|User’s votes are weighted by their contribution to the site (log10 contribution). In addition, the user who created the observation gets an extra vote.|
|I’d Call It That||3.0||5.91||1||(pinknailsgirl)|
sum(score * weight) /
(total weight + 1)
We are still early in trying to gain an understand of the world’s rubescent taxa; you have really helped us get our feet on the ground.
Thank you for keeping me in loop.
This collection has been sequenced by Dr. Karen S. Hughes. We have obtained nrITS (“barcode gene”) and nrLSU sequences from the material. These sequences support the identification of this specimen as one of the several groups of european A. rubescens that range from Norway to Portugal and as far east as Turkey. Thanks for contributing this material!
-Naomi and RET
Thank you for sending the material, Elsa.
to Amanita submaculata here. But it made me remember one unidentified specimen that I found some months ago. As it lacks the base of the stem, the only thing I would want was some possibilities, would you take a look at it?
Here’s a link I didn’t give you:
Right at the moment samples of rubescent taxa are being taken in our herbarium and sent off to our colleagues; and DNA sequences are coming back. We’re in the beginning of the collecting of certain pieces (loci) of DNA.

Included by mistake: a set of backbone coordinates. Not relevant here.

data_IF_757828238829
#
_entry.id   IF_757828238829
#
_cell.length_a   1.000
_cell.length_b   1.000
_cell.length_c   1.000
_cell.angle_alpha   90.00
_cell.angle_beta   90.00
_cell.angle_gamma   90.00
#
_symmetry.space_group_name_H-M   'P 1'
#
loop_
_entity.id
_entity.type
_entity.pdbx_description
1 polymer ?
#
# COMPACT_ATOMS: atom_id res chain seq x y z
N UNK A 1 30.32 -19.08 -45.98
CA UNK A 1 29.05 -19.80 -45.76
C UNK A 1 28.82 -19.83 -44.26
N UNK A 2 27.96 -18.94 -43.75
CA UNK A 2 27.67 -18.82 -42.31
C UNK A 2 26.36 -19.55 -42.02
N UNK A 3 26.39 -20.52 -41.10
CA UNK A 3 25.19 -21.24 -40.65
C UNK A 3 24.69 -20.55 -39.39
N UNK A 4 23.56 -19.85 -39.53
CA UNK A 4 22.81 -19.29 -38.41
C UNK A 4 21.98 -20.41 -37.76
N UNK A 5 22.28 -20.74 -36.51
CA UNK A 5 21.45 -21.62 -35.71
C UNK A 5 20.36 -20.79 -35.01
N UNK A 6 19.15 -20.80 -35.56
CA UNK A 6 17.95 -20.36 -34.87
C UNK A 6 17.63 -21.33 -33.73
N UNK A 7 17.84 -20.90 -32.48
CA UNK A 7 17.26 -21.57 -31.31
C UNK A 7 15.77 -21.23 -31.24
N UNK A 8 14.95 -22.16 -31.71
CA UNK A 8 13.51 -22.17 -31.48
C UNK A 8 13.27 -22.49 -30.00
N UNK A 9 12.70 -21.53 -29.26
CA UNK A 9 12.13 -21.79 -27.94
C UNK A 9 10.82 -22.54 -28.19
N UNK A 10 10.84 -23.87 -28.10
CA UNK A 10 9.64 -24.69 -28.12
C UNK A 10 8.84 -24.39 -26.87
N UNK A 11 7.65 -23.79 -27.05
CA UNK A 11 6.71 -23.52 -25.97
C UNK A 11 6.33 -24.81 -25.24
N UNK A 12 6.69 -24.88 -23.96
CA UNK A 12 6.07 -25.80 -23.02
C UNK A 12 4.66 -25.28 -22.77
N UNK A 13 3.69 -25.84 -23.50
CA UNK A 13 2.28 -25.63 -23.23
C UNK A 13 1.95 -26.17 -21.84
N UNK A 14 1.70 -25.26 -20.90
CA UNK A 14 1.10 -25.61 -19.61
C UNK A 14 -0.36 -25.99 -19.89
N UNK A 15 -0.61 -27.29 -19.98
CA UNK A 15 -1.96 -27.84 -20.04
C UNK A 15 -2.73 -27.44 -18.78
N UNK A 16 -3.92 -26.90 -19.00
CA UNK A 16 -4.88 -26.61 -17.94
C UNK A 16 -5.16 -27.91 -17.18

So the coming months are a very good time to send us collections, we will be able to sample them and send off the samples. The younger the material (in general) the better the chance of gettin clean extraction of DNA. In this case, “clean” means “interpretable with confidence”—i.e., not messy or confusing.
The first character to which I reacted was the over all color of the cap. The second was the strong patterning of the pigment in the cap (like distinct radial hairs seemingly embedded in the surface of the cap. It immediately made me think of the North American species I mentioned (below) because of the pibment issues as well as the non-striate cap margin and the brick colored stains where the skine of the cap was penetrated by a snail or slug or insect.
Take a look at the submaculata brief tab on WAO, and I think you’ll see the connection I made and why I asked about odor.
What is exactly different with this specimen, Rod?
And, don’t worry, I brought it home to send you :p, this way I can only send you the samples by the end of the year, LOL.
About the smell, yes it had a fruity odor.
Was there a particularly pleasant odor in the fresh mushroom…like apples or pears or anise?
Also, do other European MO participants commonly see what appears to be a gray and intensely virgate cap on A. rubescens?
In the eastern U.S. we have a species called A. submaculata that will bruise brick red around the edges of wounds very much as shown in this image. The name doesn’t apply to the mushroom in these images because submaculata has a very large partial veil that detaches from the lamellae in two distinct stages resulting in a partial fold that causes the veil to look like an 18th or 19th Century “ball gown.”
I have never seen a cap on on a rubescent, European taxon with this pattern of pigmentation. It is a shame that you have no herbarium specimen.
Created: 2013-06-13 21:24:41 CDT (-0500)
Last modified: 2013-06-13 21:24:45 CDT (-0500)
Viewed: 65 times, last viewed: 2017-06-16 02:14:19 CDT (-0500)